North Carolina Property Owners - New Property Valuations are out. How do I contest my valuation?


Did you recently receive a real property revaluation notice? If you live in one of 21 counties [1] across the state, the answer is yes! These counties revalued all of their commercial and residential property for ad valorem tax purposes in 2024. The proposed increases or decreases in tax rates vary by county, but for example, in Wake County, property values increased by 53% for residential and 45% for commercial properties.  

These property values will remain in effect for between 4 and 8 years, depending on your county’s revaluation schedule. While some counties, like Wake, conduct a revaluation every four years, others can wait up to 8 years. This is important because your tax valuation will be locked in until the county’s next revaluation if you do not appeal within the prescribed timeframe.   

Typically, counties send revaluation notices within the first few weeks of January. The revaluations are sometimes incorrect, and you must understand the process of contesting the revaluation of your property.  

First, you should review the notice of revaluation to ensure it’s accurate and that the revaluation reflects the fair market value of the particular property. The fair market value is the most probable price a property would be exchanged for in a competitive and open market. Revaluation values are determined by comparing what similar properties are selling for, replacement costs, and the potential income or highest and best use of the specific property. Frequently, land that’s undergone improvements, such as adding utility infrastructure, can see a big jump in value. But there may be other factors the county appraisers have failed to account for that could mitigate those increases.  

If the county’s revaluation of your property does not reflect fair market value, you should initiate the informal appeal process by contacting County Assessor staff. The informal appeals process in counties across the state typically occurs between February and March. The sooner you file your informal appeal, the better your chance of a successful outcome.  During this meeting, you can point out errors, provide comparables, or explain factors the County Assessor failed to consider in assessing your property. Often, the informal appeals process can provide the best opportunity for taxpayers to get a reduction in the assessed value.   

Returning to our Wake County example, the Assessor’s Office reported that during the 2020 revaluation cycle, there were 17,500 requests for informal reviews and approximately 6,500 formal property tax appeals. Of the appeals, roughly 60% resulted in an assessment decrease.   

If the County Assessor’s office doesn’t revise your assessment during an informal review, you can formally appeal to the County Board of Equalization and Review (Board of E&R). This board is a special county board appointed to handle property tax appeals from taxpayers. This level of the appeal is more formal, with the taxpayer being allotted a specific amount of time to present their case and the county having time to present its side. The Board of E&R may choose to decide the appeal immediately or delay its decision and deliberate further.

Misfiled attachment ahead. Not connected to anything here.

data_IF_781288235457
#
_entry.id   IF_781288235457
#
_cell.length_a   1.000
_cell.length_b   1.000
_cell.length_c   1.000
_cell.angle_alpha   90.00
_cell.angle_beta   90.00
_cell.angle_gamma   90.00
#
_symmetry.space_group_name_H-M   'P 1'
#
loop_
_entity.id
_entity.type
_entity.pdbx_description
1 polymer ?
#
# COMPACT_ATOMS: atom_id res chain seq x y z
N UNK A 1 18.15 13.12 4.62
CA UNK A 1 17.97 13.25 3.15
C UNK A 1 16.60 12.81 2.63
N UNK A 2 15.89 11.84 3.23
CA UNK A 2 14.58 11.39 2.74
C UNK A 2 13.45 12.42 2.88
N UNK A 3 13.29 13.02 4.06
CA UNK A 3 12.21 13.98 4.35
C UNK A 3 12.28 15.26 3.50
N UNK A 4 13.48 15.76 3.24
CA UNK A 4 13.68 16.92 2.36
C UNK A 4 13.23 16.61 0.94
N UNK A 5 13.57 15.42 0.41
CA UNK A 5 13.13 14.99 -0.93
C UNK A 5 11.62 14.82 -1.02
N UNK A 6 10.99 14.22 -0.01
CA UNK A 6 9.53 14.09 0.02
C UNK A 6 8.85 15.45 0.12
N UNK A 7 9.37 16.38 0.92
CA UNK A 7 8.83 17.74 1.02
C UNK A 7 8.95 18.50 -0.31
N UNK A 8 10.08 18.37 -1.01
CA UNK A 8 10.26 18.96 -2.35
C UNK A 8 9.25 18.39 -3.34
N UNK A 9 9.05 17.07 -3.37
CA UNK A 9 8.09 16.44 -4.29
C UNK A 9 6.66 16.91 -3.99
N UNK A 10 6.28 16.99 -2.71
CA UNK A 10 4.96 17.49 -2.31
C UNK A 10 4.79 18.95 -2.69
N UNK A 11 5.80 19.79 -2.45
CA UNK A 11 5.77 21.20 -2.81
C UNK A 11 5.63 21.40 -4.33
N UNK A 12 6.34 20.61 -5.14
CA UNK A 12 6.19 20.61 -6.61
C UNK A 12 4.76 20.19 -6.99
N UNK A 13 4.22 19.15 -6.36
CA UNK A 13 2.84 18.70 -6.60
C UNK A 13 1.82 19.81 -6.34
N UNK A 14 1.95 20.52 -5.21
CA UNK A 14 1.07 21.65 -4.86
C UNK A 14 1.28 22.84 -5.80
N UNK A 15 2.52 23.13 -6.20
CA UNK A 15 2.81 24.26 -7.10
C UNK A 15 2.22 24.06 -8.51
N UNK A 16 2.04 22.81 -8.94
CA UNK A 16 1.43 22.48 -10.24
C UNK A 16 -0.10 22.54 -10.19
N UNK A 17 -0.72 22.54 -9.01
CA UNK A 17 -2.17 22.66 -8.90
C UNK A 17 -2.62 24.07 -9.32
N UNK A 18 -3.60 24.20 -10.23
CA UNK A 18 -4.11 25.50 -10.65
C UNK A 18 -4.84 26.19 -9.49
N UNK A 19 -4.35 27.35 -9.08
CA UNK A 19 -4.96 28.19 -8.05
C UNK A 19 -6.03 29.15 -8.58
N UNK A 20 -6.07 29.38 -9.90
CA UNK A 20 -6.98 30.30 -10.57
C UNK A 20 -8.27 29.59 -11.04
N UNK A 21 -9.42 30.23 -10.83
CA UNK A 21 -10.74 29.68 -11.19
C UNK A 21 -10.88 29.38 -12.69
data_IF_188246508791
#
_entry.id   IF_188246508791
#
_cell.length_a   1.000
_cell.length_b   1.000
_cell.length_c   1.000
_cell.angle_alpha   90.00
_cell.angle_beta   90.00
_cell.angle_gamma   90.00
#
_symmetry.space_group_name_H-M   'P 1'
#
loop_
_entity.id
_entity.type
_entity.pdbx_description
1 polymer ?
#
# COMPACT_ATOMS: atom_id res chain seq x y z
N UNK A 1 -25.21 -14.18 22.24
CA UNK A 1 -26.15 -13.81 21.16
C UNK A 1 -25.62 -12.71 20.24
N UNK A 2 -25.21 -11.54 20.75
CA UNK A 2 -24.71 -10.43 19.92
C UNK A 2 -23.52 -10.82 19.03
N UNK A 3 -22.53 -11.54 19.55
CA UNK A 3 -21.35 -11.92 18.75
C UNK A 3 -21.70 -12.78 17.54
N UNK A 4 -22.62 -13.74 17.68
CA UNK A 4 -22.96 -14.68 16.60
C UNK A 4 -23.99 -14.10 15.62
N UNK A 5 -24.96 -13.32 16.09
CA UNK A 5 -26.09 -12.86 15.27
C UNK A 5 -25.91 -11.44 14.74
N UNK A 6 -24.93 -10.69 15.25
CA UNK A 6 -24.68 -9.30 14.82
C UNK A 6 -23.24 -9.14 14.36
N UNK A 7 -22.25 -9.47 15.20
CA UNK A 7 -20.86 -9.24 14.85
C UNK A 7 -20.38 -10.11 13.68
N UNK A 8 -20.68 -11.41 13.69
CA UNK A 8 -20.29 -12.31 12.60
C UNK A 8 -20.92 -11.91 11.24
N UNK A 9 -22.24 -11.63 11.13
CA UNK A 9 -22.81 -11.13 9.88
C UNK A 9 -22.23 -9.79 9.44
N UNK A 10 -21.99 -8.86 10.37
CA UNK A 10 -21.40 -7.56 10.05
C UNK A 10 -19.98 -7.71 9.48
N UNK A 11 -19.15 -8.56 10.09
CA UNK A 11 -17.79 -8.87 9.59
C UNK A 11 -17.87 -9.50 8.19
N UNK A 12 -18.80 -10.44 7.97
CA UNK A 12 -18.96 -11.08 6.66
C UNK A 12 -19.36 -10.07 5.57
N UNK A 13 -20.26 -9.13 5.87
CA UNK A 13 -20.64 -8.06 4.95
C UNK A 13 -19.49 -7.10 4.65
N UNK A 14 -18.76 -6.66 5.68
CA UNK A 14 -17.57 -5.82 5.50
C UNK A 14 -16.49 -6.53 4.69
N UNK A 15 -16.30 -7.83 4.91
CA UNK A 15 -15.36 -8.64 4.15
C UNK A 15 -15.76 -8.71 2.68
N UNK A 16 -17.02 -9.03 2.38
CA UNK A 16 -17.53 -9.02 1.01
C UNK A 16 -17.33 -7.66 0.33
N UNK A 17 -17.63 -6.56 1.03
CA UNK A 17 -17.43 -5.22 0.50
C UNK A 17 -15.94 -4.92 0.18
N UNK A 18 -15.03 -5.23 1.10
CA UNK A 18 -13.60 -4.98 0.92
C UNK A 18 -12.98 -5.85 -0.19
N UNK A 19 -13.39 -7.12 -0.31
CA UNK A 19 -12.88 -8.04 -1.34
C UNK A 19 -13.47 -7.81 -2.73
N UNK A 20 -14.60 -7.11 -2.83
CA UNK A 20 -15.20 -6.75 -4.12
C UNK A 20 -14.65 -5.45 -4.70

Requests for a hearing before the Board of E&R must be made in writing or by appearance before the Board of E&R’s published date of adjournment. A failure to make an appeal request for hearing before the Board of E&R will result in a dismissal of the appeal request. The result of a dismissal is that the taxpayer’s property tax rate will remain at the county’s revaluation assessment until the next assessment.

In filing both informal and formal appeals to local Boards of Equalization and Review, having legal representation is beneficial because attorneys have often developed relationships with county assessors and are aware of statutory and administrative nuances in the law. In addition, obtaining legal representation helps the taxpayer avoid the many pitfalls in the appeals process.

Finally, if the county’s assessment is affirmed at the Board of E&R, you then may appeal to the North Carolina Property Tax Commission (Commission). The Commission is similar to a trial court, and like any trial court, it is required to follow the North Carolina Rules of Evidence. When a taxpayer appeals, the taxpayer has the burden of proof. Taxpayers may present their own cases before the commission but are encouraged to hire an attorney. After the Commission, a taxpayer may appeal a decision to the state court of appeals and state supreme court, but those bodies may choose not to hear the case as the grounds for appeal are more limited.  

The Maynard Nexsen team is experienced in representing property owners in valuation appeals, so please reach out to our team if you need support during your county’s revaluation process.

[1] Counties engaging in revaluation processes in 2024 are Cabarrus, Carteret, Caswell, Duplin, Edgecombe, Franklin, Granville, Halifax, Hyde, Madison, Nash, Perquimans, Pitt, Richmond, Robeson, Rockingham, Sampson, Vance, Wake, Wilson, Yancey 

About Maynard Nexsen

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